I received this question from a colleague wanting to help a client on how they should set up a points-based reward program.
Some individuals advocate certain ideas as being best practices. Often incentive and reward providers espouse these principles as being absolutely right.
With all this advice out there I will do my best to be objective. I will provide you with some pros and cons along the way for what you can do.
Steps to Consider First
1. Always start with your big why or purpose for designing an incentive or reward program.
Incentive programs are a method used to encourage identified people to perform specific actions or behaviors within a defined time period. Who? What? When?
Businesses use incentives and points-based rewards to “motivate” employees to achieve specific results. They are often used in conjunction with sales campaigns and with attracting and retaining customers.
So, who is it that you want to encourage to perform a certain task? Be really specific about the behavior you need them to do. How often must they perform this task? Or when does it need to be completed by?
The main idea behind points-based rewards is to move employees away from just cash. The non-monetary focus allows employees to focus on getting something that is meaningful to them that they might not generally spend money on themselves.
2. List the reasons for specifically using a points-based reward program.
Why are you choosing a points-based rewards system instead of cash or using gift cards?
The benefits of using points-based rewards:
- Easily understood reward system as a majority of your employees will be familiar with points-based loyalty rewards, i.e. credit cards, major brand consumer cards, etc.
- Straightforward and simple online administration for to manage within a reward program.
- Great tool to use to get team members to collaborate on performance goals and projects.
- Points can be given for reaching various targets towards the end goal and/or for the deadline due date.
- Provides an alternative to having to handle cash or add monies to payroll statements.
Downfalls of points-based rewards:
- Depending on the value assigned to the points it can be unclear to employees what the points are really worth.
- When employees don’t redeem their points that leaves the company with unclaimed liability.
- With unclear point value employees can feel disappointed when they see the associated value of gift items available in a gift catalog.
- You may have a limited array of gift merchandise items for your employees to choose from and redeem their points.
- Merchandise mark up cost by your vendor for the available items.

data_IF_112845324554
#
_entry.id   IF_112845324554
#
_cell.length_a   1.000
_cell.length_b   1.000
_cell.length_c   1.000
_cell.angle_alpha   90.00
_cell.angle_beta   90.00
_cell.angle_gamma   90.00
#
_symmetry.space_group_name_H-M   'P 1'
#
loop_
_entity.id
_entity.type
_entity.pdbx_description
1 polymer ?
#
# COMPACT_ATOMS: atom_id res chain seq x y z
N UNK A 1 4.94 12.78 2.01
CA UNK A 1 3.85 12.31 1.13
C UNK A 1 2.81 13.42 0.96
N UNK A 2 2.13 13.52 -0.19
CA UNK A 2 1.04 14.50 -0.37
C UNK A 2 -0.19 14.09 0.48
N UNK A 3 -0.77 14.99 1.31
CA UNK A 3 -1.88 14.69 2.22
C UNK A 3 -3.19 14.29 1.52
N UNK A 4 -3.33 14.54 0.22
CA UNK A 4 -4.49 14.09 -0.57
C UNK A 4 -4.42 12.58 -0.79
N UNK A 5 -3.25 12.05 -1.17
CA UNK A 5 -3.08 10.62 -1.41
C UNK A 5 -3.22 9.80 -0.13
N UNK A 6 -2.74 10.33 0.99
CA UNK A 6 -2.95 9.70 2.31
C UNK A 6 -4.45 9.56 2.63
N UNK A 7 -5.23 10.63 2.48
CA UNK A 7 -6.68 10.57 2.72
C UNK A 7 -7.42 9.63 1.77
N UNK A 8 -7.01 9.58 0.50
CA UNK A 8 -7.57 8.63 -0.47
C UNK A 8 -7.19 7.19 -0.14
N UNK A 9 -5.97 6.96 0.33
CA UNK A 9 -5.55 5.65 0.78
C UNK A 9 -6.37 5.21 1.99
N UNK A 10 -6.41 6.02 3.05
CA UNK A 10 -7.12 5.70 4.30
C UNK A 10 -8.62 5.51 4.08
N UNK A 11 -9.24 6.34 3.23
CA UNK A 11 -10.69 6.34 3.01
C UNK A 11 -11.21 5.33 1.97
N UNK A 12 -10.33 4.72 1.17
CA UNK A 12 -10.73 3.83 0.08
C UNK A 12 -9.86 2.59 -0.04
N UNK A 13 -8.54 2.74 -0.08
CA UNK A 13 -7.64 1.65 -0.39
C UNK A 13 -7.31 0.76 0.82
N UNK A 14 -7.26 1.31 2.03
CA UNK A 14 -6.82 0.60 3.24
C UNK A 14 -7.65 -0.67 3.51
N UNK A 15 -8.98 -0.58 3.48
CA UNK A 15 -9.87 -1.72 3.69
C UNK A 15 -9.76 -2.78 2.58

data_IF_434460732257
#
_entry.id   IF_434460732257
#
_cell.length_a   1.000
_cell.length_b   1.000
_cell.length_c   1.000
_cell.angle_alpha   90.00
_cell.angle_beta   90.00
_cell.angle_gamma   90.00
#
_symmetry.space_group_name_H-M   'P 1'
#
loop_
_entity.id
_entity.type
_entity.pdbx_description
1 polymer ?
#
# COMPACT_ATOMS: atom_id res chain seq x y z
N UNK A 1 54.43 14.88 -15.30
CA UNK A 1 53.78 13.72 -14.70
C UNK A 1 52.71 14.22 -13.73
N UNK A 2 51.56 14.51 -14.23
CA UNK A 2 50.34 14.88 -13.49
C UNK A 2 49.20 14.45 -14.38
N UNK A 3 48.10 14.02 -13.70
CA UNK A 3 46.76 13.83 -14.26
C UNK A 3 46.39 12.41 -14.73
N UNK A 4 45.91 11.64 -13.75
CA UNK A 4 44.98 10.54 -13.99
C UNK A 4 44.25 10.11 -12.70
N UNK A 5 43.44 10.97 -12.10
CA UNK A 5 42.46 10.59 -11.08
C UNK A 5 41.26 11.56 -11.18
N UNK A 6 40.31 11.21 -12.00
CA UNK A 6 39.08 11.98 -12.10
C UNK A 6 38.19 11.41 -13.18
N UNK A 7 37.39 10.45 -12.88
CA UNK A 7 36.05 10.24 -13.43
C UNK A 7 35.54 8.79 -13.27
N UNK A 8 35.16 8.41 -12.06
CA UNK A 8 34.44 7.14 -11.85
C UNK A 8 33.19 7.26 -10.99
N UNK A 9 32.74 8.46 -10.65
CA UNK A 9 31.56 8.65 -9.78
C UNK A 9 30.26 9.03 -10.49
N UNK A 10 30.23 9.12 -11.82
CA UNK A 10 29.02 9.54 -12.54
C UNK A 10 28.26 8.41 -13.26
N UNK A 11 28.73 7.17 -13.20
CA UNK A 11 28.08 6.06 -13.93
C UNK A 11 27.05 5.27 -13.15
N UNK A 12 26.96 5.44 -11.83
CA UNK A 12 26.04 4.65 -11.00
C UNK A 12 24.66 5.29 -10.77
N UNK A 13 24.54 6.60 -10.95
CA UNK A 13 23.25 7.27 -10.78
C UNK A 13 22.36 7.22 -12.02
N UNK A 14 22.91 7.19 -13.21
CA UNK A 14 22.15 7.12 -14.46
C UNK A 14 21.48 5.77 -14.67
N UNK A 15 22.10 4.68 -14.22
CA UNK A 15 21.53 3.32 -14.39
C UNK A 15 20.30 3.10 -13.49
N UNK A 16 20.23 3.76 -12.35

- Tackling the right payment method for the points so that you pay on employee redemption versus paying up front on the issuance of all points.
3. Discuss with other leaders whether using points-based rewards is the right reward to give to people.
Create a business case for using a points-based rewards program for your leaders and stakeholders. Outline in your plan the use of 90-day action plans for monitoring and course correcting the implementation of your program.
If you ask employees what they want, they will typically say money. However, when you give them a choice between a merchandise gift or experiential reward and the cash value, people will work harder for the tangible or experiential reward. The reason is they would not likely justify spending that amount of money on themselves for such a gift.
When given cash people tend to pay off bills and pay for essentials. The so-called reward is completely forgotten with no lasting association with the company. It gets buried in the pay statement.
4. Identify the specific actions you want to improve upon in clear, objective, and actionable wording and how you want it done.
I will always remember visiting a power utility company that had once-upon-a-time given $50 gift cards to teams whose department leaders submitted an accident-free report either on a monthly or quarterly basis.
But look at what you’re rewarding – a report with no accidents recorded. This $50 gift card caused supervisors and employees alike NOT to report minor accidents. That way their report was clean and they all got their reward.
It was not safe behaviors being rewarded, it was a piece of paper without any accidents written on it.
As far as safety is concerned, the above reward example is no longer permissible by law.
However, learn carefully from this. Spell out specifically the positive actions you want people to actually do, not what you don’t want. Ensure to tell them how you want it done so there are no unethical practices or gaming for the rewards.
5. Determine the how you are going to be able to track these activities.
How will the employee, supervisor, and manager know that the desired behavior was completed and done correctly? You and they need to know what the end product looks like when it’s done. How will you know it when you see it?
If certain activities are repeated, what are the quantity numbers, time-frequency, completion rate, and quality of the outputs? All these factors need to be measured in whatever way is possible before rewards are distributed.
6. Consider the right way for how you will measure the desired activity.
It is important to measure productivity and desired behaviors appropriately.
Percentage of products manufactured: If you are manufacturing widgets you will be looking at the percentage of products that are manufactured correctly to specifications and on time.